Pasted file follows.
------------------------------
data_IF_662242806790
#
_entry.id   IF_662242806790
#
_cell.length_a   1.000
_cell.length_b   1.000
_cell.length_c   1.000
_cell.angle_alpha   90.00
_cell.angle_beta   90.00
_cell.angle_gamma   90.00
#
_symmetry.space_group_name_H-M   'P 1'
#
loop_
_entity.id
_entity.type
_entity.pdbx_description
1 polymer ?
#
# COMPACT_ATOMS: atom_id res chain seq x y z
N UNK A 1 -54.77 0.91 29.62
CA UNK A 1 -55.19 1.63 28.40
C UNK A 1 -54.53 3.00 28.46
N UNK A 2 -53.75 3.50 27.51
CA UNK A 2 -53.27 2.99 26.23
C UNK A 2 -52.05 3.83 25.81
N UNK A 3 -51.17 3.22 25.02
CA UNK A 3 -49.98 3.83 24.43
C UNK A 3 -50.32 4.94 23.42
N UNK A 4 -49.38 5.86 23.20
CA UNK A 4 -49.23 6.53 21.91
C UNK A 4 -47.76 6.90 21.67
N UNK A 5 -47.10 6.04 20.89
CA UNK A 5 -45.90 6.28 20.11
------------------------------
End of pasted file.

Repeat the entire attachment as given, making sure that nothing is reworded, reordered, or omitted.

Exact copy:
data_IF_662242806790
#
_entry.id   IF_662242806790
#
_cell.length_a   1.000
_cell.length_b   1.000
_cell.length_c   1.000
_cell.angle_alpha   90.00
_cell.angle_beta   90.00
_cell.angle_gamma   90.00
#
_symmetry.space_group_name_H-M   'P 1'
#
loop_
_entity.id
_entity.type
_entity.pdbx_description
1 polymer ?
#
# COMPACT_ATOMS: atom_id res chain seq x y z
N UNK A 1 -54.77 0.91 29.62
CA UNK A 1 -55.19 1.63 28.40
C UNK A 1 -54.53 3.00 28.46
N UNK A 2 -53.75 3.50 27.51
CA UNK A 2 -53.27 2.99 26.23
C UNK A 2 -52.05 3.83 25.81
N UNK A 3 -51.17 3.22 25.02
CA UNK A 3 -49.98 3.83 24.43
C UNK A 3 -50.32 4.94 23.42
N UNK A 4 -49.38 5.86 23.20
CA UNK A 4 -49.23 6.53 21.91
C UNK A 4 -47.76 6.90 21.67
N UNK A 5 -47.10 6.04 20.89
CA UNK A 5 -45.90 6.28 20.11